We do not, however, spend nearly enough time learning how to live as political beings within a political community. We connect our faith with our political objectives but do far less work connecting our faith to our political conduct or our theological priorities.. This is not the way we engage with other significant areas of life.

    Christian teaching about our lives in our workplaces is not primarily about how to obtain a promotion, how to invest our money, or how to start a business. In other words, it’s not about the objectives of economic engagement, though those objectives are important. Instead, the focus is on ministering to colleagues, cultivating faith in adversity, and generally learning how to be salt and light even in sometimes hostile or intimidating environments. . . .

    You get the idea—time and again, in critical areas of life, Christians are rightly taught that the objective of the secular activity is less important than the manner with which you engage with your community. In every context commandments regarding our conduct aren’t conditioned on levels of adversity. Duties of honesty and kindness don’t slide away when bankruptcies loom or failures threaten our plans—even when those failures can have grave consequences for our lives. . . .

    There’s your good friend, the person who’d give you the shirt off his back, show up any hour to help a person in need, and would never compromise his values in his marriage or his business—yet there he is, absolutely flaming the libs on Facebook, rejecting the “Gates Vaccine,” and reveling in the most outrageous attacks on his political opponents.

    Or there’s the incredibly sweet woman at church. She volunteers in the nursery. She shows up for every community work day to serve the city’s poorest and most disadvantaged kids. And yet she’ll send you Alex Jones clips, trying to prove to you how bad “they” (Democrats) really are.

    . . . Unlike in their businesses, marriages, and schools, compliance with commandments is conditioned on immediate results.”



  16. I had a chance to read and catch up on the news during my sleepless times overnight. I see LA, which is in the midst of making a major cut to its police force, now is seeing an uptick in homicides and shootings. Nothing like Chicago, but still. We’ve had some pretty low homicide numbers in recent years and it looks like that’s about to change.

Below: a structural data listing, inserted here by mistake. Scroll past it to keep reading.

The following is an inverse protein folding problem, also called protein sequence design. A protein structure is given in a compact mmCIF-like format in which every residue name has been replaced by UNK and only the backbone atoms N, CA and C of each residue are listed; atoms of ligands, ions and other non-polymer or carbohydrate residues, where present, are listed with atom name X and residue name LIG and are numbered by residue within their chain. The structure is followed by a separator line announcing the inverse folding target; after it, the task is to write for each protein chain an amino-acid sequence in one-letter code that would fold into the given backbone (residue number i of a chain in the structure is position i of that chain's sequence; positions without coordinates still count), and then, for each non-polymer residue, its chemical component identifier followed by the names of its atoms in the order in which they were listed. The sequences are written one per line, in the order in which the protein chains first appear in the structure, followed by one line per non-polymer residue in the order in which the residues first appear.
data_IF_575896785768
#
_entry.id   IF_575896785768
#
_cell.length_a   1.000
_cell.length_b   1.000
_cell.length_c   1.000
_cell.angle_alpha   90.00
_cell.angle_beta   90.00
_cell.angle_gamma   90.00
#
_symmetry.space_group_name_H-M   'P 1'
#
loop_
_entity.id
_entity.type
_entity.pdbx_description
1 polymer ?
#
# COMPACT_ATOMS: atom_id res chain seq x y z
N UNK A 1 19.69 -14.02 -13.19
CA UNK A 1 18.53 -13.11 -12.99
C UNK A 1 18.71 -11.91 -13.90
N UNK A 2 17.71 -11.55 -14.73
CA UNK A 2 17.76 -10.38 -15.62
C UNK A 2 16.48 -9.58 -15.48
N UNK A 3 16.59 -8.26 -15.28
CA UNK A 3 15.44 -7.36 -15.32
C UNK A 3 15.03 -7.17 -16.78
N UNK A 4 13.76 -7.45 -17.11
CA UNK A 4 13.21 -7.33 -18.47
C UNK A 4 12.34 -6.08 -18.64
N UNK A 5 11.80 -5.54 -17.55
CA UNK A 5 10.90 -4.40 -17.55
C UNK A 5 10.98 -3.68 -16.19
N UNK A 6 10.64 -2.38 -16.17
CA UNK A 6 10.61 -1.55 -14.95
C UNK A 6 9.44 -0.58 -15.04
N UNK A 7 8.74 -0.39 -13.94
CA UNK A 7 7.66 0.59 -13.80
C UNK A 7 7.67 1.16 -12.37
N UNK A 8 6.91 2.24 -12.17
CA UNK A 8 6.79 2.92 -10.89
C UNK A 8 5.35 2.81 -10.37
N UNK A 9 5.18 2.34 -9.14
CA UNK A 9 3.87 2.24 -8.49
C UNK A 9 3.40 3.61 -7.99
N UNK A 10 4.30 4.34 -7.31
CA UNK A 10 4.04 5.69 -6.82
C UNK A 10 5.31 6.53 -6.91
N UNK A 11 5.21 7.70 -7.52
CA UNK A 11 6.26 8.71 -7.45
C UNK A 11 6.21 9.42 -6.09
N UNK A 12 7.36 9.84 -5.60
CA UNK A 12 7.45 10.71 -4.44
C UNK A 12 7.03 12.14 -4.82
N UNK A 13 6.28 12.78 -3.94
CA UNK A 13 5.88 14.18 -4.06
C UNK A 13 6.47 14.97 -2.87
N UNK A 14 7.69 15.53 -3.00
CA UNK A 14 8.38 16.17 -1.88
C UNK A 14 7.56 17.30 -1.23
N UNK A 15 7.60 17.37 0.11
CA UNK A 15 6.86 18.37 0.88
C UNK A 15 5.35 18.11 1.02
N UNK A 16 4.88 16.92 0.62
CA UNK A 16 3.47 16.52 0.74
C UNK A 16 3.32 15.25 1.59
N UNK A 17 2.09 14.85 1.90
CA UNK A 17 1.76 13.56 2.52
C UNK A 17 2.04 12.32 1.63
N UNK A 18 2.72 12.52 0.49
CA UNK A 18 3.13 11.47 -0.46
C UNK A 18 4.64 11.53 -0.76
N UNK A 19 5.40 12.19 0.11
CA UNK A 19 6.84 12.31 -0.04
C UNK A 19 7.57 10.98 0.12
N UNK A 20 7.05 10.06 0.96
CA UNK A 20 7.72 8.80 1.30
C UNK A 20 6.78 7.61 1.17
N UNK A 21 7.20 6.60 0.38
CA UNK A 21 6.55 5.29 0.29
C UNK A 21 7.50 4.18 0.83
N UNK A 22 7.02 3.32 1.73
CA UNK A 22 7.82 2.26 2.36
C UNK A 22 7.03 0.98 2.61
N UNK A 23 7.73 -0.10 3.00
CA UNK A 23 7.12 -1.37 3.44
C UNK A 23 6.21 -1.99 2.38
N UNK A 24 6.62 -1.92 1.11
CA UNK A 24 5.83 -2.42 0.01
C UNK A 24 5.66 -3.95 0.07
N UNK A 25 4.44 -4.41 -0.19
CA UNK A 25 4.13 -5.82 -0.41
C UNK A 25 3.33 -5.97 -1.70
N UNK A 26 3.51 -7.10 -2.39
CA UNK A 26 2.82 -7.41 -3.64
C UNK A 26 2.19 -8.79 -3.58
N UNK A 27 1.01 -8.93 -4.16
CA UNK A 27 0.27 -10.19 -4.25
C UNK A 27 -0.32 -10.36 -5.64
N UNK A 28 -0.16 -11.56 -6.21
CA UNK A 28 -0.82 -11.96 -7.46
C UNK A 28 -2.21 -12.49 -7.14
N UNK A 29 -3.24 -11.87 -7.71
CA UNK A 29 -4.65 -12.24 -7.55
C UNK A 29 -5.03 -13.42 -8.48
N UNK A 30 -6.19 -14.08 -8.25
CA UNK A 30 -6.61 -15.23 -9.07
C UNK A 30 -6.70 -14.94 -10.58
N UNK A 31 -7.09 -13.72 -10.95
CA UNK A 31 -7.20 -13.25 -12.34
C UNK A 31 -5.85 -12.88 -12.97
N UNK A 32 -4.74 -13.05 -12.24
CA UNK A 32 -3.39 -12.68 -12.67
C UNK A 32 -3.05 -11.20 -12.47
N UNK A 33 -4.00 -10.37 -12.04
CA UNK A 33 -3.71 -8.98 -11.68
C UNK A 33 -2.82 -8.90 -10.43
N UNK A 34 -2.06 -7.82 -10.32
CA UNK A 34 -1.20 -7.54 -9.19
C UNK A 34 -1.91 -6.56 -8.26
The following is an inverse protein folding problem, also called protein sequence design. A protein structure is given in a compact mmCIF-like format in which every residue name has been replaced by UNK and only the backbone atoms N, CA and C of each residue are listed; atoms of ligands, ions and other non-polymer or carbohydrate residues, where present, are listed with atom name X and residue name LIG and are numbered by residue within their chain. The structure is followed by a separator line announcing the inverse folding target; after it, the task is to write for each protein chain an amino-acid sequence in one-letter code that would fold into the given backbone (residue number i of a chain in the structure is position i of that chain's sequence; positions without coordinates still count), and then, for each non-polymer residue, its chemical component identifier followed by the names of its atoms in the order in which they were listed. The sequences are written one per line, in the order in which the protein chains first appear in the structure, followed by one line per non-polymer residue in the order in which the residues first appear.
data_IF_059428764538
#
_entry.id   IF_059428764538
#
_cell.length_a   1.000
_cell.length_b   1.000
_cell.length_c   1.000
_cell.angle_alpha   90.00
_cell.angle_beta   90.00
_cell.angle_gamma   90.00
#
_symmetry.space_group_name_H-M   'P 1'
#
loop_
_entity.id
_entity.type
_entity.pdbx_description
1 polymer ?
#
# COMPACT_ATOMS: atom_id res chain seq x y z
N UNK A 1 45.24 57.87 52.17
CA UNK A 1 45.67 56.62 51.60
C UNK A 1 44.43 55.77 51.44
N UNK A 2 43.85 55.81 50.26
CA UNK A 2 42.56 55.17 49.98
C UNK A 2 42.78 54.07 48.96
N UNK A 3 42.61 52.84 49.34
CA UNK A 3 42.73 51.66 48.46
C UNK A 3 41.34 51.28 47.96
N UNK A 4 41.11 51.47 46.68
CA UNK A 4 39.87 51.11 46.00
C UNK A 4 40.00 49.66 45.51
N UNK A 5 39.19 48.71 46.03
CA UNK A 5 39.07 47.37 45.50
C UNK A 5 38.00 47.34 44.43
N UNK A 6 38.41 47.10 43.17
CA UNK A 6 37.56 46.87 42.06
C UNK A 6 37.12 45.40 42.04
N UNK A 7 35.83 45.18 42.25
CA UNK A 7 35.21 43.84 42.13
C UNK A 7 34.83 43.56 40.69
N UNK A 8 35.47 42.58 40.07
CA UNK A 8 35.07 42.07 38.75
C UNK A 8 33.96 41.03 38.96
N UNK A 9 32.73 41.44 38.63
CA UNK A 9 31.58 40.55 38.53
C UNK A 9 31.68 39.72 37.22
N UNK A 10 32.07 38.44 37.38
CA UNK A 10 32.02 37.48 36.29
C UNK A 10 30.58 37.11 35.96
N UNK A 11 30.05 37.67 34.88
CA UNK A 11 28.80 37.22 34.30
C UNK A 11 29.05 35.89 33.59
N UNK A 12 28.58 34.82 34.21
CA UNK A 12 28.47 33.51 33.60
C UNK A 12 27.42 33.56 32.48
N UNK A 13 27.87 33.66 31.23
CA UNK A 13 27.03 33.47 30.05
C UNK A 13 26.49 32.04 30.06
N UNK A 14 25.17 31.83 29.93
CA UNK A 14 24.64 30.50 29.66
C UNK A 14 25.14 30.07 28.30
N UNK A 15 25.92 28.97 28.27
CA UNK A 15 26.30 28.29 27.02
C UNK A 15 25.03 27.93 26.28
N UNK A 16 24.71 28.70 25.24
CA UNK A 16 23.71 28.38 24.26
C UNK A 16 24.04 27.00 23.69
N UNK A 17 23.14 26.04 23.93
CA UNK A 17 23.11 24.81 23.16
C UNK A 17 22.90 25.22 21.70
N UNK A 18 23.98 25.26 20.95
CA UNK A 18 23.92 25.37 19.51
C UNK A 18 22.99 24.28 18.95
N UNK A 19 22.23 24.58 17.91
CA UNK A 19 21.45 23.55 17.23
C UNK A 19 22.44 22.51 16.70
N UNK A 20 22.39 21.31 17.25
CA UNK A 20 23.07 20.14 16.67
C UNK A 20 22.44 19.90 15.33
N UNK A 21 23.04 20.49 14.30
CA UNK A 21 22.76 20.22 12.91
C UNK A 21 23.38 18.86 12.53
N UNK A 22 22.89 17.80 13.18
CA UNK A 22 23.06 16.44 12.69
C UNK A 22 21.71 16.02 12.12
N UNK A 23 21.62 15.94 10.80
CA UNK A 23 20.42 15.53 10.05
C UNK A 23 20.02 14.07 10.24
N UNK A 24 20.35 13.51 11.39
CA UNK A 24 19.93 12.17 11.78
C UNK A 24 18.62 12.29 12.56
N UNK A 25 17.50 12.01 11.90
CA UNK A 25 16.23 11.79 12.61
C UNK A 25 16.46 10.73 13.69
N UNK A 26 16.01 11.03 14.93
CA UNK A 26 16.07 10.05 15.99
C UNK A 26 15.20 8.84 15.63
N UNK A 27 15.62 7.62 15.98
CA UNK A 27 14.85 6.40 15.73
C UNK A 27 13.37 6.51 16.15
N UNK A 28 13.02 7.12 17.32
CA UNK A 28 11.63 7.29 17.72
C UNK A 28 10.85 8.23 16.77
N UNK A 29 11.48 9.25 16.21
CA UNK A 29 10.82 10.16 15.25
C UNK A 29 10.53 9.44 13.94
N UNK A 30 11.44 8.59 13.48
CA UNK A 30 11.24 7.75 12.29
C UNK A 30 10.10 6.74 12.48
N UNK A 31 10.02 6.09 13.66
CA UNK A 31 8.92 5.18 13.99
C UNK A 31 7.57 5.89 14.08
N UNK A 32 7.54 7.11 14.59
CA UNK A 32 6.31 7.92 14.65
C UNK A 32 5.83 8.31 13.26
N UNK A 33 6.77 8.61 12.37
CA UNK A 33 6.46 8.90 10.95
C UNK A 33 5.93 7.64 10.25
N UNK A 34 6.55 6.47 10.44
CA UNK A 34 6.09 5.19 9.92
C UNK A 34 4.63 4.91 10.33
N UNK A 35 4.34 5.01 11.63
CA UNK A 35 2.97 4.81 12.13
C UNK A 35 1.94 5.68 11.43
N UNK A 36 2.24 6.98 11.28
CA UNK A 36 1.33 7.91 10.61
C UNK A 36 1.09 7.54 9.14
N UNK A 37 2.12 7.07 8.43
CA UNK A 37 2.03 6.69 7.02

The drastic cuts to police departments seems to have been so knee-jerk, everyone wanting to be on the “right” side of the racial argument. Without much of any discussion and only 2 (out of 15) city council votes opposing it, $150,000 was slashed from the LA city’s police department. And I’ve heard police officers now are quite demoralized, understandably, holding back on the job at times for fear something will go awry. They’d only wind up being automatically fired and possibly even publicly shamed on the evening news first before any type of fair investigation could be conducted. Why risk it?

    The cutbacks will cause a number of officers and many of the department’s civilian employees to be let go, meanwhile.

    LA now is looking at sending city transportation employees out on traffic stops which sounds ludicrous to me. That’s being questioned by the police chief, but he’s on the hot seat and being pressured to do many things that I suspect he believes are unwise. He’s got to dance to the music being played by the city council & mayor, however. A number of folks just want him fired.

    Liked by 1 person

  17. EMS is next to resist going out without police cover. In some areas, if the EMS folk don’t feel safe, they are not required to answer the call–so they go on. There are many consequences to this short-sighted behavior that people don’t acknowledge.

    Liked by 4 people

  18. Kizzie, I’m sure that exists (Christians railing on social media), but I honestly don’t see much of it. But maybe it’s the area in which I live, the more common response to the cultural mayhem has been silence, for the most part. I think there’s a strong stereotype that some have about Christians who “rail” — and all stereotypes are born of some truth, of course, so I’m not saying that’s not going on.